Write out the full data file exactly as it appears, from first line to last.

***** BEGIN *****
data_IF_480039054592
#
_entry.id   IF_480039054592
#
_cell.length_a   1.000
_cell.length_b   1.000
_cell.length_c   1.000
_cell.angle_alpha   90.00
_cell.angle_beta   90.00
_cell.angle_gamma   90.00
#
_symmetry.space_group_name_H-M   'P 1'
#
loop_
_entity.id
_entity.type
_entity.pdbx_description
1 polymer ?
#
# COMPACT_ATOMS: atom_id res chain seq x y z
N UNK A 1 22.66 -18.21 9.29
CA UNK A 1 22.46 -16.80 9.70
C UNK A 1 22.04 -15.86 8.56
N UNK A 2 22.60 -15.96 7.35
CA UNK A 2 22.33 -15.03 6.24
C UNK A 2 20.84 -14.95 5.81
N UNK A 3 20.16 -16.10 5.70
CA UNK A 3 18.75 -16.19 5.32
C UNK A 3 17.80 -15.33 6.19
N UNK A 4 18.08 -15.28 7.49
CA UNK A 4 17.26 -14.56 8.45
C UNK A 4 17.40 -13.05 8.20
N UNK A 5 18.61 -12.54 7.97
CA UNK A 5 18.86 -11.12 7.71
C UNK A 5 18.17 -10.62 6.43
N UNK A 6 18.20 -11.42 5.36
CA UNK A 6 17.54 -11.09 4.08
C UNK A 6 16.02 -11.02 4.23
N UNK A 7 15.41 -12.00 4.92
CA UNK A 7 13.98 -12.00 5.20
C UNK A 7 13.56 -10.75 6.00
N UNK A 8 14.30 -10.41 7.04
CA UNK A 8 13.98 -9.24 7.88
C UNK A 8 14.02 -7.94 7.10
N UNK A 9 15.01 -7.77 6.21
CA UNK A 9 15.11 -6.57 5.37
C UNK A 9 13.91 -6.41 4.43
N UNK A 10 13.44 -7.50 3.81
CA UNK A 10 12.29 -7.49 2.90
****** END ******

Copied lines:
data_IF_480039054592
#
_entry.id   IF_480039054592
#
_cell.length_a   1.000
_cell.length_b   1.000
_cell.length_c   1.000
_cell.angle_alpha   90.00
_cell.angle_beta   90.00
_cell.angle_gamma   90.00
#
_symmetry.space_group_name_H-M   'P 1'
#
loop_
_entity.id
_entity.type
_entity.pdbx_description
1 polymer ?
#
# COMPACT_ATOMS: atom_id res chain seq x y z
N UNK A 1 22.66 -18.21 9.29
CA UNK A 1 22.46 -16.80 9.70
C UNK A 1 22.04 -15.86 8.56
N UNK A 2 22.60 -15.96 7.35
CA UNK A 2 22.33 -15.03 6.24
C UNK A 2 20.84 -14.95 5.81
N UNK A 3 20.16 -16.10 5.70
CA UNK A 3 18.75 -16.19 5.32
C UNK A 3 17.80 -15.33 6.19
N UNK A 4 18.08 -15.28 7.49
CA UNK A 4 17.26 -14.56 8.45
C UNK A 4 17.40 -13.05 8.20
N UNK A 5 18.61 -12.54 7.97
CA UNK A 5 18.86 -11.12 7.71
C UNK A 5 18.17 -10.62 6.43
N UNK A 6 18.20 -11.42 5.36
CA UNK A 6 17.54 -11.09 4.08
C UNK A 6 16.02 -11.02 4.23
N UNK A 7 15.41 -12.00 4.92
CA UNK A 7 13.98 -12.00 5.20
C UNK A 7 13.56 -10.75 6.00
N UNK A 8 14.30 -10.41 7.04
CA UNK A 8 13.98 -9.24 7.88
C UNK A 8 14.02 -7.94 7.10
N UNK A 9 15.01 -7.77 6.21
CA UNK A 9 15.11 -6.57 5.37
C UNK A 9 13.91 -6.41 4.43
N UNK A 10 13.44 -7.50 3.81
CA UNK A 10 12.29 -7.49 2.90